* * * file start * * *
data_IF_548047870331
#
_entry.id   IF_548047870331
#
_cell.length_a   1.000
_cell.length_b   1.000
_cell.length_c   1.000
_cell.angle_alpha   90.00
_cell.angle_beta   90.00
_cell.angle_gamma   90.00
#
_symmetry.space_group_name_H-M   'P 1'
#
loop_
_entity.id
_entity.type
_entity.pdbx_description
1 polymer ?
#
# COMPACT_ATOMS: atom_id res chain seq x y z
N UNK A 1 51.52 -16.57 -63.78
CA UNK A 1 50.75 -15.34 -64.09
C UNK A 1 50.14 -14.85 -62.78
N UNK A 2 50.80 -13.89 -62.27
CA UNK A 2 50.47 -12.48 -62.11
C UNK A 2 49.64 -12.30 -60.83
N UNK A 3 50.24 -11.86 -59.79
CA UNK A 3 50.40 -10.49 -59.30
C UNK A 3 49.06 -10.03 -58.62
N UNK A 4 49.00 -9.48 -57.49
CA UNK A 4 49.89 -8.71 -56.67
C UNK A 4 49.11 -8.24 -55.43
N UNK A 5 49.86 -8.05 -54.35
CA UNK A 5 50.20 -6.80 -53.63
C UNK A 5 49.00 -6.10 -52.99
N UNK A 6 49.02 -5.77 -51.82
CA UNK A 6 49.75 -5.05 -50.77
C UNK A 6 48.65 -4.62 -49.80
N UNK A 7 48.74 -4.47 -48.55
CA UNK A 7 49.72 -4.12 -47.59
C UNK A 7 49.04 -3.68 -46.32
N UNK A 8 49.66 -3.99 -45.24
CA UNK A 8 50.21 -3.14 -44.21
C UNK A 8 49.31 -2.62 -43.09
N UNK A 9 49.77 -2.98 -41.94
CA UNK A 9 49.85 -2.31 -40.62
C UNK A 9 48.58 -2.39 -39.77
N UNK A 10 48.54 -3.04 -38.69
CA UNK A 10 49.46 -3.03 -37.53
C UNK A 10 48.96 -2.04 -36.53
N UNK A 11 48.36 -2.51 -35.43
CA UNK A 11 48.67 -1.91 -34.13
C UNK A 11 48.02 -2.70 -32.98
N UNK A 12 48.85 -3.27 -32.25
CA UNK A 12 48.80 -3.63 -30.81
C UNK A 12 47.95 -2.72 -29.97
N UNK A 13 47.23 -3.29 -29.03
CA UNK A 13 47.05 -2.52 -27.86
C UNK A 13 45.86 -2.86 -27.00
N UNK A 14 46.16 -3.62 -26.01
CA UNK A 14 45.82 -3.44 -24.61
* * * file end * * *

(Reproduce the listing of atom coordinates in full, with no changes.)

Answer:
data_IF_548047870331
#
_entry.id   IF_548047870331
#
_cell.length_a   1.000
_cell.length_b   1.000
_cell.length_c   1.000
_cell.angle_alpha   90.00
_cell.angle_beta   90.00
_cell.angle_gamma   90.00
#
_symmetry.space_group_name_H-M   'P 1'
#
loop_
_entity.id
_entity.type
_entity.pdbx_description
1 polymer ?
#
# COMPACT_ATOMS: atom_id res chain seq x y z
N UNK A 1 51.52 -16.57 -63.78
CA UNK A 1 50.75 -15.34 -64.09
C UNK A 1 50.14 -14.85 -62.78
N UNK A 2 50.80 -13.89 -62.27
CA UNK A 2 50.47 -12.48 -62.11
C UNK A 2 49.64 -12.30 -60.83
N UNK A 3 50.24 -11.86 -59.79
CA UNK A 3 50.40 -10.49 -59.30
C UNK A 3 49.06 -10.03 -58.62
N UNK A 4 49.00 -9.48 -57.49
CA UNK A 4 49.89 -8.71 -56.67
C UNK A 4 49.11 -8.24 -55.43
N UNK A 5 49.86 -8.05 -54.35
CA UNK A 5 50.20 -6.80 -53.63
C UNK A 5 49.00 -6.10 -52.99
N UNK A 6 49.02 -5.77 -51.82
CA UNK A 6 49.75 -5.05 -50.77
C UNK A 6 48.65 -4.62 -49.80
N UNK A 7 48.74 -4.47 -48.55
CA UNK A 7 49.72 -4.12 -47.59
C UNK A 7 49.04 -3.68 -46.32
N UNK A 8 49.66 -3.99 -45.24
CA UNK A 8 50.21 -3.14 -44.21
C UNK A 8 49.31 -2.62 -43.09
N UNK A 9 49.77 -2.98 -41.94
CA UNK A 9 49.85 -2.31 -40.62
C UNK A 9 48.58 -2.39 -39.77
N UNK A 10 48.54 -3.04 -38.69
CA UNK A 10 49.46 -3.03 -37.53
C UNK A 10 48.96 -2.04 -36.53
N UNK A 11 48.36 -2.51 -35.43
CA UNK A 11 48.67 -1.91 -34.13
C UNK A 11 48.02 -2.70 -32.98
N UNK A 12 48.85 -3.27 -32.25
CA UNK A 12 48.80 -3.63 -30.81
C UNK A 12 47.95 -2.72 -29.97
N UNK A 13 47.23 -3.29 -29.03
CA UNK A 13 47.05 -2.52 -27.86
C UNK A 13 45.86 -2.86 -27.00
N UNK A 14 46.16 -3.62 -26.01
CA UNK A 14 45.82 -3.44 -24.61